Supreme Court Diminishes Electronic Privacy

May 21, 2001. The Supreme Court of the United States issued its opinion [PDF] in Barnticki v. Vopper, holding that a radio host cannot be sued for playing an audio recording of a cellular telephone conversation, despite a federal statute which made illegal both the interception of the conversation, and its disclosure by the radio host. The majority reasoned that the case pitted statutes banning disclosure of illegally obtained electronic communications against the First Amendment freedom of speech claims of persons with illegally obtained recordings to disclose them if their content pertains to a public issue.

Statute: 18 U.S.C. 2511 provides criminal and civil liability for any person who "intentionally intercepts, endeavors to intercept, or procures any other person to intercept or endeavor to intercept, any wire, oral, or electronic communication" or who "intentionally discloses, or endeavors to disclose, to any other person the contents of any wire, oral, or electronic communication, knowing or having reason to know that the information was obtained through the interception of a wire, oral, or electronic communication in violation of this subsection".

Facts: Bartnicki used a cell phone in her car to talk with Kane. An unidentified person intercepted and recorded that conversation, in violation of federal wiretapping law. Vopper, a radio commentator, obtained and played a tape of the intercepted conversation on his public affairs talk show, also in violation of the statute. The conversation pertained to ongoing collective bargaining negotiations between a teachers' union and the local school board. Bartnicki was the union's chief negotiator. Bartnicki and Kane filed a complaint in U.S. District Court for violation of Section 2511. Vopper asserted his actions constituted constitutionally protect speech.

Majority Opinion: Justice Stevens wrote the opinion of the Court. He wrote that the recording violated federal wiretapping law, that Vopper knew this, but that he did not make the illegal intercept. He reasoned that the statute's application in this situation would violate Vopper's free speech rights under the First Amendment. Justice Breyer wrote a concurring opinion, in which Justice O'Connor joined.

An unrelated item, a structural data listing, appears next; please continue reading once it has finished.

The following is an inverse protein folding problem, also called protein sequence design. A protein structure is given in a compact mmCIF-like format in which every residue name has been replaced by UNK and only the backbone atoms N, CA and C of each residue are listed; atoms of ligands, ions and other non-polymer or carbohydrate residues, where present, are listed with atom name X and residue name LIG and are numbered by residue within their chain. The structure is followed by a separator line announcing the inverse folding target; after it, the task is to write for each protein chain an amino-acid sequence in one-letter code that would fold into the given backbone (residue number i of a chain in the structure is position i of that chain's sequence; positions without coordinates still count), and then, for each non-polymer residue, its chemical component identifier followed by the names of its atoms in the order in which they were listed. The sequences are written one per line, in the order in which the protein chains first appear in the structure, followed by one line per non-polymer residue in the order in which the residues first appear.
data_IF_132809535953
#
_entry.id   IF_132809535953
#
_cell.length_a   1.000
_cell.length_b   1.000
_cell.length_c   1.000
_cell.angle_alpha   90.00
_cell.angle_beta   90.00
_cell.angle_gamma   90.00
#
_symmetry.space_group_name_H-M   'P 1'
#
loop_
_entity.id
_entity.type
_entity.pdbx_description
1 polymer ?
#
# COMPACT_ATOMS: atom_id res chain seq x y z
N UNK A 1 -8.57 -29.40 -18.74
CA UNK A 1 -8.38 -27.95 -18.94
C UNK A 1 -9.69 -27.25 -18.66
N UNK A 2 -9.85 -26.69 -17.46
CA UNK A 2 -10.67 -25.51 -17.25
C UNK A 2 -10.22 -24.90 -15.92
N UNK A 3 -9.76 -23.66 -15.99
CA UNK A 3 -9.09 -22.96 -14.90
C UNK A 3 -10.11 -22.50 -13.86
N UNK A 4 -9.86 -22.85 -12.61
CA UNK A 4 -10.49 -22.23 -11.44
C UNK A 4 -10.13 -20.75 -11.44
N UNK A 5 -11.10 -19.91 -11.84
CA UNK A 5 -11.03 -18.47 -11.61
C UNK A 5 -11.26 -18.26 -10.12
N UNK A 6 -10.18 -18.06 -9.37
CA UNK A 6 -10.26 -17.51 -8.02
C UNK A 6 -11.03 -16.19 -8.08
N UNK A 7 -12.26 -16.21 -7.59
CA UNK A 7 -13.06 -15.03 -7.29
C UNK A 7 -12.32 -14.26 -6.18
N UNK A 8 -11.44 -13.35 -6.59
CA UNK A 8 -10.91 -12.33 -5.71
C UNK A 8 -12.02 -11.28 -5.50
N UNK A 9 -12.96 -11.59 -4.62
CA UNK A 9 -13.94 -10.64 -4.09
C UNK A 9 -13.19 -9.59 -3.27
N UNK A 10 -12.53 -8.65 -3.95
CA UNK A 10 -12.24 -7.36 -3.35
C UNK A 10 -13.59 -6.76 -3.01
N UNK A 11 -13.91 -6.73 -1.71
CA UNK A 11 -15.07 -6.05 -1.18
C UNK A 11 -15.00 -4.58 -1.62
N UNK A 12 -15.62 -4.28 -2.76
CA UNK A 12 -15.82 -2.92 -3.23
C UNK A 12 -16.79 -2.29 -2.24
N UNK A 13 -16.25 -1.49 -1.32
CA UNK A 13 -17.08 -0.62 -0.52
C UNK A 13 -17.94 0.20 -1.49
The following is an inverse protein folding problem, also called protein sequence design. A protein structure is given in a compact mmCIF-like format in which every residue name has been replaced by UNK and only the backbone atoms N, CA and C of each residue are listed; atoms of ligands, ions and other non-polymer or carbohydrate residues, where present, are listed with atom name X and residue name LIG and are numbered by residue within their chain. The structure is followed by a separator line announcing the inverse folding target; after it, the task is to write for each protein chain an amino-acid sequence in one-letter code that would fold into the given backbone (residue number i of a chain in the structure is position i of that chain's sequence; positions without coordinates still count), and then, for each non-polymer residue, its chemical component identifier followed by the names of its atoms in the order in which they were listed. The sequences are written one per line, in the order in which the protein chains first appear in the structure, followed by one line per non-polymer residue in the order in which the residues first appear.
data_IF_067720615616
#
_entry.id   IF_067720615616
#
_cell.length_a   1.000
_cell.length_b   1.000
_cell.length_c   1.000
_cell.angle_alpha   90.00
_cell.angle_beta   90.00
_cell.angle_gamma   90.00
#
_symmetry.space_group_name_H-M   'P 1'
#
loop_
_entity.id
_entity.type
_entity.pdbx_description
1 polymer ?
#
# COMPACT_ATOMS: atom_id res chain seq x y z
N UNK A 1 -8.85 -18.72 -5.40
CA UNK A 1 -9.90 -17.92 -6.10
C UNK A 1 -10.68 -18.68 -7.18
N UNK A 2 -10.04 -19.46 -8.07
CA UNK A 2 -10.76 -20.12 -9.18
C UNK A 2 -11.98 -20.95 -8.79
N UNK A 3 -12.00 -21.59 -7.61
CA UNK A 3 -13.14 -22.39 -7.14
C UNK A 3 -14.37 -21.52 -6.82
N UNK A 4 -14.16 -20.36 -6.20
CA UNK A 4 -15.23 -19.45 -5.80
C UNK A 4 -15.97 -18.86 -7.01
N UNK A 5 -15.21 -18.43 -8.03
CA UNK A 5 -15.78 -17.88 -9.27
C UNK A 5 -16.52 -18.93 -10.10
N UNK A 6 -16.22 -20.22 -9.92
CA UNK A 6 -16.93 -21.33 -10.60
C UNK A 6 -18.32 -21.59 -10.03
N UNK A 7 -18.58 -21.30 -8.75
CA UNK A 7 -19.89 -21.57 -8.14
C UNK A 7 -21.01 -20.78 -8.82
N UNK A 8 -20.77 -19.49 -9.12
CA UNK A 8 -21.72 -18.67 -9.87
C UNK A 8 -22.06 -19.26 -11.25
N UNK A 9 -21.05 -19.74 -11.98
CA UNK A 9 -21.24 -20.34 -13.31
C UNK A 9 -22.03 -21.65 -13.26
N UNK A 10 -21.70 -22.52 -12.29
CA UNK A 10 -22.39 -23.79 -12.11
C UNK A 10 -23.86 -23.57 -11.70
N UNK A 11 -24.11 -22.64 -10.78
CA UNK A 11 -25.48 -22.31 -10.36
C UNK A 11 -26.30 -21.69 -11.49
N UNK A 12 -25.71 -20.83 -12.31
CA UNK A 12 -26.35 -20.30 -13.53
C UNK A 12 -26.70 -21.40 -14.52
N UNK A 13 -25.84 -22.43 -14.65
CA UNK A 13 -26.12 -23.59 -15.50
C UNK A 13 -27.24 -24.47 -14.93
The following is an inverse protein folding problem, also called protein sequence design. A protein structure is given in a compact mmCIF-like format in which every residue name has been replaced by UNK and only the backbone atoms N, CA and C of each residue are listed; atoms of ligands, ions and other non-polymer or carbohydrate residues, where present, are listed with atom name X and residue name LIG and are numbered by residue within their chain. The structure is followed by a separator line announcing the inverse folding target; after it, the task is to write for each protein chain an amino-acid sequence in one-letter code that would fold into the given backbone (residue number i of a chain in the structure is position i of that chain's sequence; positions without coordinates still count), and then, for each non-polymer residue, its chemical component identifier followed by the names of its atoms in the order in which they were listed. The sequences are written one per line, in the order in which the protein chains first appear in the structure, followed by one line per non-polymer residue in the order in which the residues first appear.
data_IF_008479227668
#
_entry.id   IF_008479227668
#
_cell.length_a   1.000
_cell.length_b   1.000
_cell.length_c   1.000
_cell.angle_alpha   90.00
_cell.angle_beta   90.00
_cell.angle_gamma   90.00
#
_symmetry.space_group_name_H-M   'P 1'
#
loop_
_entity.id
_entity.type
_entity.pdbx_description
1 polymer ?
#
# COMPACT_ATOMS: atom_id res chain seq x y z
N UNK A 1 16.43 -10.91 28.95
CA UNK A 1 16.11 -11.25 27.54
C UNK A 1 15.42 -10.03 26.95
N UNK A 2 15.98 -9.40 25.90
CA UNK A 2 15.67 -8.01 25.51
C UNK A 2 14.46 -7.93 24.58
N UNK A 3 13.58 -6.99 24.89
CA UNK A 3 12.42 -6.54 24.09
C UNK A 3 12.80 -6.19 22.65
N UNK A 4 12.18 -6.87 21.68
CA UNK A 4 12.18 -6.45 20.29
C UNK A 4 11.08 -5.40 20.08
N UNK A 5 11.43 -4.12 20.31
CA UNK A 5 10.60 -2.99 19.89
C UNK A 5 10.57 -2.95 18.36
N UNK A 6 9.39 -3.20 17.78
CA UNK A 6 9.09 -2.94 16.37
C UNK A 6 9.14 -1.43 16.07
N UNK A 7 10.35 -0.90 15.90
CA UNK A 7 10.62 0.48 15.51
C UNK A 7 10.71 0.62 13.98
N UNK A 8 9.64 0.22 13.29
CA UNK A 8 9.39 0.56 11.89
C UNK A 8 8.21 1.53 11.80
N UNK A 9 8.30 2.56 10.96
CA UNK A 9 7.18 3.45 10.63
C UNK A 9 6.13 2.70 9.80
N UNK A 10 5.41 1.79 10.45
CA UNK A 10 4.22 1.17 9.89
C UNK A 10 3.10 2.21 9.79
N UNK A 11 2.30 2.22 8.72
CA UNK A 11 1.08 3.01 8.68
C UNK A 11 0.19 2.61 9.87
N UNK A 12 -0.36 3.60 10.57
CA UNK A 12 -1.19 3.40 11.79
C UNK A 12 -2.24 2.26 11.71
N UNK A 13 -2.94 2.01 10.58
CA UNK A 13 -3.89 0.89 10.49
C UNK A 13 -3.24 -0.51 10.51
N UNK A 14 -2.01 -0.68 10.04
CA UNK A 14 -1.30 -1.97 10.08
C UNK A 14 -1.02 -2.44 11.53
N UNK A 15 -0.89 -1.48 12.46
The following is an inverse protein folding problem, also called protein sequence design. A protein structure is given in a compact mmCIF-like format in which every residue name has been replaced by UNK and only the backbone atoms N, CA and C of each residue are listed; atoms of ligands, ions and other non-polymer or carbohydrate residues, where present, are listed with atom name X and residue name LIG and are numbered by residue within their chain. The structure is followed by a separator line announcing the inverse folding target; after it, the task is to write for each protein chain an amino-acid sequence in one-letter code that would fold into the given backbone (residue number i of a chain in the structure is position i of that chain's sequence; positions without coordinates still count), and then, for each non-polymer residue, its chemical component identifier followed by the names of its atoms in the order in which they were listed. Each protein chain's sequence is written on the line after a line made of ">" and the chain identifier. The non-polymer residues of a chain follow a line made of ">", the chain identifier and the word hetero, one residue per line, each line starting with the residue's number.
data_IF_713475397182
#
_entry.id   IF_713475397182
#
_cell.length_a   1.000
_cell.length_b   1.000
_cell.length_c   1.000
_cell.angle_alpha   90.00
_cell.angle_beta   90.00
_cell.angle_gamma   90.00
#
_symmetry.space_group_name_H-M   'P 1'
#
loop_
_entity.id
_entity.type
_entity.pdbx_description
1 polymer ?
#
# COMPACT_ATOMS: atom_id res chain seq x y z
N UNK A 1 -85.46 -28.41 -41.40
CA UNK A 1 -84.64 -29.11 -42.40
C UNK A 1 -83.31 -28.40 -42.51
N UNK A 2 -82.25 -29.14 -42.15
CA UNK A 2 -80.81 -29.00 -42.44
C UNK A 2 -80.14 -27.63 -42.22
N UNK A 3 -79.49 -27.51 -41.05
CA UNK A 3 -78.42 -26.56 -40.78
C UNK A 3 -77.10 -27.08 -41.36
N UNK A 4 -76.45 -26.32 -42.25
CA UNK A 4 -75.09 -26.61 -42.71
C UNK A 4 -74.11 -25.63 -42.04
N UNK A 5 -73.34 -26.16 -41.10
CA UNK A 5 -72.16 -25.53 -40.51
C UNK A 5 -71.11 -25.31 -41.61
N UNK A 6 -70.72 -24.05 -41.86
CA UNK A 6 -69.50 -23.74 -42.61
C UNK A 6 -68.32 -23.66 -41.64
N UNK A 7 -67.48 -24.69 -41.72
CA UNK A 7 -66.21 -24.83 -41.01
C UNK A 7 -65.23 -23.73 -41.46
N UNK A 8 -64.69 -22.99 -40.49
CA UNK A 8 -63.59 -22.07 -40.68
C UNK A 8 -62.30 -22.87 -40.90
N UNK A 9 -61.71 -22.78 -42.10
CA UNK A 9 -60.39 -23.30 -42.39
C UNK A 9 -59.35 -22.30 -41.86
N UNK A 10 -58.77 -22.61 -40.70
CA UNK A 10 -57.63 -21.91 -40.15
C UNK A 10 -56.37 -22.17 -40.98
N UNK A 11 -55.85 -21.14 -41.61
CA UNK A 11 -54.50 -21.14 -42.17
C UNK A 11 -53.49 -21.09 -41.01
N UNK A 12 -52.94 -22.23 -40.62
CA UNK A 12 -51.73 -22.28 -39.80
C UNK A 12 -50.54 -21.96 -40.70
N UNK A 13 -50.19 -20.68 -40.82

Dissent: Chief Justice Rehnquist wrote a dissenting opinion, in which Scalia and Thomas joined. "Technology now permits millions of important and confidential conversations to occur through a vast system of electronic networks. These advances, however, raise significant privacy concerns. We are placed in the uncomfortable position of not knowing who might have access to our personal and business e-mails, our medical and financial records, or our cordless and cellular telephone conversations. In an attempt to prevent some of the most egregious violations of privacy, the United States, the District of Columbia, and 40 States have enacted laws prohibiting the intentional interception and knowing disclosure of electronic communications. The Court holds that all of these statutes violate the First Amendment insofar as the illegally intercepted conversation touches upon a matter of "public concern," an amorphous concept that the Court does not even attempt to define. But the Court's decision diminishes, rather than enhances, the purposes of the First Amendment: chilling the speech of the millions of Americans who rely upon electronic technology to communicate each day."